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Lessons Learned from Biosphere 2: When Viewed as a Ground Simulation/Analog for Long Duration Human Space Exploration and Settlement
ISSN: 0148-7191, e-ISSN: 2688-3627
Published July 19, 2004 by SAE International in United States
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President Bush’s recent announcement of the Exploration Initiative dictates manned bases on the Moon and eventually Mars. A ground swell of credible privately funded space projects is also reaffirming the notion that was for a time taken for granted but in recent years has seemed further and further from being realized – that humans will live permanently in space.
A human mission to Mars, or a base on the Moon or Mars is a lengthier more complex mission than any space endeavor undertaken to date. Simulation Based Acquisition is a fundamental part of preparing for such a mission. Ground simulations provide a relevant, analogous environment for testing technologies and learning how to manage complex, long duration missions, while addressing inherent mission risks.
Multiphase human missions and settlements with limited opportunities for immediate return to Earth should a problem occur, require high fidelity, end-to-end, full mission duration tests in order to evaluate a system’s ability to sustain the crew for the entire mission and return them safely to Earth. Moreover, abort scenarios are essentially precluded in many mission scenarios, though certain risks may only become evident late in the mission. Aging and compounding effects cannot be simulated through accelerated tests for all aspects of the mission.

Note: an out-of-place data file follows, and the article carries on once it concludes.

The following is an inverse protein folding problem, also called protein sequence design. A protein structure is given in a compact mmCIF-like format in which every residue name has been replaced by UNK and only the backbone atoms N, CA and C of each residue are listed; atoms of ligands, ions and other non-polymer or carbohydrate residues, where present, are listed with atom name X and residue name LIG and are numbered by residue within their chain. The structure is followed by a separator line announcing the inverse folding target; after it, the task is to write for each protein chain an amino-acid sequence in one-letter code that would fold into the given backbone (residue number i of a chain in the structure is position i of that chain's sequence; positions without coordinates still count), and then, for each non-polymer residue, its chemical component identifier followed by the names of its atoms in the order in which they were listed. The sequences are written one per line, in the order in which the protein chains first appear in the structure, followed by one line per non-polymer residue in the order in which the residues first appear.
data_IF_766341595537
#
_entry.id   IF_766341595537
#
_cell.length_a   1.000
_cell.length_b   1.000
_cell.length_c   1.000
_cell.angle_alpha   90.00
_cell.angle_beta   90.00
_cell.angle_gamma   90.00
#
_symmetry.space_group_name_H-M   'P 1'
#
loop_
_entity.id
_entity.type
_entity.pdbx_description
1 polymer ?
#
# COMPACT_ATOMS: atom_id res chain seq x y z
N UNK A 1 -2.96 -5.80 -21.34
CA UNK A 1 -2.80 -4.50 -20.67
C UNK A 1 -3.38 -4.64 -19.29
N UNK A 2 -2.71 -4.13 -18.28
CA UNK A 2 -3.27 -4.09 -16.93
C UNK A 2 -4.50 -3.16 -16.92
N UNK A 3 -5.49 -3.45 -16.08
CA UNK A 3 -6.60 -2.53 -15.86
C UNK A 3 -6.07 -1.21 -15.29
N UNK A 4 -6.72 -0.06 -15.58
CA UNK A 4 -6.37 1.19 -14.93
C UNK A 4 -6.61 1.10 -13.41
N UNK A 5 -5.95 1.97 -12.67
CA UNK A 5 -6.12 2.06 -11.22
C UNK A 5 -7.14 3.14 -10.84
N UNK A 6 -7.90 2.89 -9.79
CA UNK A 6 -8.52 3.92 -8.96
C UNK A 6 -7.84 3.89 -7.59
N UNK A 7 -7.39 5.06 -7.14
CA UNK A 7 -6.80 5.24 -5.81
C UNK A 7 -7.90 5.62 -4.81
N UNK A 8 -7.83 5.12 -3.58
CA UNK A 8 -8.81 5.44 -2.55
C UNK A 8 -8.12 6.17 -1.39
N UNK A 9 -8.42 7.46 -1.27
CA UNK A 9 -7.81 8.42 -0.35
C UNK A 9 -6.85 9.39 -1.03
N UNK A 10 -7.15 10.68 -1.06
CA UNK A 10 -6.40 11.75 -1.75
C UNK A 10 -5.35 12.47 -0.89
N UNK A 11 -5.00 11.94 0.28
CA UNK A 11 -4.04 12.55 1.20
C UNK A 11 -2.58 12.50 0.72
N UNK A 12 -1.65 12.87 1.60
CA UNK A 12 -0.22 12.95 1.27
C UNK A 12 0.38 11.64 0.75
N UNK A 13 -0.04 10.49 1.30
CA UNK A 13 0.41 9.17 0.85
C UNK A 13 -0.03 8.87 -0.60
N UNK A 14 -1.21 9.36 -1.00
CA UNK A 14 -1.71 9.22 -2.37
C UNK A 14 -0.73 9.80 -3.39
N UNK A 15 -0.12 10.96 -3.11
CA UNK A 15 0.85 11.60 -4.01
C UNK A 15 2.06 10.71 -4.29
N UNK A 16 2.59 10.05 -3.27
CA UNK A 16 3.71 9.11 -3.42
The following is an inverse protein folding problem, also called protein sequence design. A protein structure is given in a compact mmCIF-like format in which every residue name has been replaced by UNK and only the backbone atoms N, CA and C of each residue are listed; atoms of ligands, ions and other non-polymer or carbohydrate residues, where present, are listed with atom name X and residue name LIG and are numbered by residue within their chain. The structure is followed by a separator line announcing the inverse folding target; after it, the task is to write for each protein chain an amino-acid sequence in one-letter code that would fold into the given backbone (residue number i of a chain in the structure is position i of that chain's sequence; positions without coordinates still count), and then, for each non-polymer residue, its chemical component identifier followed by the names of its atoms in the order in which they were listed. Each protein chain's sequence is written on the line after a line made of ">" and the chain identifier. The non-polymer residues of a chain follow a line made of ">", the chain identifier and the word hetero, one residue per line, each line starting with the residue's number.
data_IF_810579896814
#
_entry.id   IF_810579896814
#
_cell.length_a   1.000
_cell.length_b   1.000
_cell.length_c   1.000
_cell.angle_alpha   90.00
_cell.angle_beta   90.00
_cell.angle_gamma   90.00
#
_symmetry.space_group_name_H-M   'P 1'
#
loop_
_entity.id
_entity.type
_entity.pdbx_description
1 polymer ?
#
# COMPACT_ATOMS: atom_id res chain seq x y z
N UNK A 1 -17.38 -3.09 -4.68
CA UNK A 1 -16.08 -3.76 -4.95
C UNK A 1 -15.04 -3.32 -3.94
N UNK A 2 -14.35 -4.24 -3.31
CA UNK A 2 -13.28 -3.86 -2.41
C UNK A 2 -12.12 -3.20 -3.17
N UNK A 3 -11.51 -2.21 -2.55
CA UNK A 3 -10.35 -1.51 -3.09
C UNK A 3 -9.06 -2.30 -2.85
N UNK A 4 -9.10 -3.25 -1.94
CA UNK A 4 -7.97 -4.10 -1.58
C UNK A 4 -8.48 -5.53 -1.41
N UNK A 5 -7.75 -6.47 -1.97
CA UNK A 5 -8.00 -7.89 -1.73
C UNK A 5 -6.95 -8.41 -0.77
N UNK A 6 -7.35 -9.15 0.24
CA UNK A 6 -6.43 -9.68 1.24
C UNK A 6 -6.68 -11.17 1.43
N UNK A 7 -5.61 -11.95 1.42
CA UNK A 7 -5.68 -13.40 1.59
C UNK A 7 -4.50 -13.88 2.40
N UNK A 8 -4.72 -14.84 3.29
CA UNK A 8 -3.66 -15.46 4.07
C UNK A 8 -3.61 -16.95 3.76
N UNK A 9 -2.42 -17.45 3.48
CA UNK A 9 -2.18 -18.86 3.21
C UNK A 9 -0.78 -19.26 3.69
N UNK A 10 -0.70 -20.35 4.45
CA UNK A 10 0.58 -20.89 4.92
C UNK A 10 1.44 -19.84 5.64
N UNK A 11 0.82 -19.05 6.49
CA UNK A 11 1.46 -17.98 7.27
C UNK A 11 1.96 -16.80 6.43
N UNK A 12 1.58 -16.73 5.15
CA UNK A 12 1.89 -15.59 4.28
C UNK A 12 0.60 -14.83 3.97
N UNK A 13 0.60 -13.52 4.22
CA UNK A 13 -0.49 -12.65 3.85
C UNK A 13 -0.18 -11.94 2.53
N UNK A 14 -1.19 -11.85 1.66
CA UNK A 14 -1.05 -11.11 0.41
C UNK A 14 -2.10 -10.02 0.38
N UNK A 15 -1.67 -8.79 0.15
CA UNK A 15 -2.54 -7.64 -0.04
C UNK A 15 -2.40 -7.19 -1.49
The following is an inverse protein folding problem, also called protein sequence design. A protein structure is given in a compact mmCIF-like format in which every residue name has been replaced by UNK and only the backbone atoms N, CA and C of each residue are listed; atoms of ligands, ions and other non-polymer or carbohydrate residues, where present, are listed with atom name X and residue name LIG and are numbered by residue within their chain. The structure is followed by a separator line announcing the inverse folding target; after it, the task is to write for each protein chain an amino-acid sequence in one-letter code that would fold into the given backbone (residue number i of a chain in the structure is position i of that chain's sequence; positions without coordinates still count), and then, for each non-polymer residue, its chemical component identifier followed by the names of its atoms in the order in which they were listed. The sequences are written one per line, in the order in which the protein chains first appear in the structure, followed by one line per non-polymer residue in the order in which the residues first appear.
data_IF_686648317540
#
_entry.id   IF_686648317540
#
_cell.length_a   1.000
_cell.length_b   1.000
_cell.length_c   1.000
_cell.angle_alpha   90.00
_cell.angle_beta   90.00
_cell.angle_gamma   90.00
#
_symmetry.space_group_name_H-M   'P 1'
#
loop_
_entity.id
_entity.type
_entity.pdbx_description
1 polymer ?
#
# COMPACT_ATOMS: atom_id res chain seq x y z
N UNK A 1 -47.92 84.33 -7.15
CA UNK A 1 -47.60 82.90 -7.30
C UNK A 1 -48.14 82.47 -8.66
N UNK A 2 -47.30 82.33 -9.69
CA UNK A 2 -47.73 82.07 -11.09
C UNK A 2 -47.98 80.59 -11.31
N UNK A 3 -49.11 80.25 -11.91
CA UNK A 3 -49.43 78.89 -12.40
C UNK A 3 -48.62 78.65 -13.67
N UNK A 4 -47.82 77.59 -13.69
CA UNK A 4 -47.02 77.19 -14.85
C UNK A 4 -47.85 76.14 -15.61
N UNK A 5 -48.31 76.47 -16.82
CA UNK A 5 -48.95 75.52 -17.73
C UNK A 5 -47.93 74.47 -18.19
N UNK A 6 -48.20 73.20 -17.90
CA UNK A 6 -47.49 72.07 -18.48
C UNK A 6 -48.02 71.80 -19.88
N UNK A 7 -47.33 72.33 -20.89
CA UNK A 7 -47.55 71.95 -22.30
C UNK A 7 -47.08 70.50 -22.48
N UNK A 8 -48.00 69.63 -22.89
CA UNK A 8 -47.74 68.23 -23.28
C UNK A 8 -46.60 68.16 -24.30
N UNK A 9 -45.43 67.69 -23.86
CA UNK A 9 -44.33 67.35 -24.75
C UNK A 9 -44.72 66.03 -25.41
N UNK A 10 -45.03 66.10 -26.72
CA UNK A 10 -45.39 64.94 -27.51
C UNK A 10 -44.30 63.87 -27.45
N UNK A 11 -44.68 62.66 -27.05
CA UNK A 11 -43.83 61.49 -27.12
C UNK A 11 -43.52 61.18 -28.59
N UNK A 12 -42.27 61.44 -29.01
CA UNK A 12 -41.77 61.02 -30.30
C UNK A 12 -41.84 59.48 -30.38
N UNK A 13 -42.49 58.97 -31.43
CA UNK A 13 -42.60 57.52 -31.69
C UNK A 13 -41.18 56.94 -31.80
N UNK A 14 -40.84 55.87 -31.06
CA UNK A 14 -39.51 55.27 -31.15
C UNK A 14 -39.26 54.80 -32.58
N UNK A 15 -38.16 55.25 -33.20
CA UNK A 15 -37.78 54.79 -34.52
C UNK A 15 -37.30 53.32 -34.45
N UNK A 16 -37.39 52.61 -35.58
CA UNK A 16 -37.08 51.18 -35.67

Until such high fidelity long duration simulations are available, and in order to help prepare those simulations and mission designs, it is important to extract as many lessons as possible from analogous environments. Biosphere 2 is a three-acre materially closed ecological system that supported eight crewmembers with food, air and water in a sunlight driven bioregenerative system for two years. It was designed for research applicable to environmental management on Earth and the development of human life support for space. Although the two-year mission of Biosphere 2 was completed ten years ago, it is quite possibly the best analog for a long duration space mission that has been conducted and warrants reexamination in light of NASA’s new direction.
A brief overview of the two-year Biosphere 2 mission is presented, followed by select data and lessons learned that are applicable to the design and operation of a long duration human space mission, settlement or test bed. These lessons include technical, programmatic, and psychological issues.
CitationMacCallum, T., Poynter, J., and Bearden, D., "Lessons Learned from Biosphere 2: When Viewed as a Ground Simulation/Analog for Long Duration Human Space Exploration and Settlement," SAE Technical Paper 2004-01-2473, 2004, https://doi.org/10.4271/2004-01-2473.
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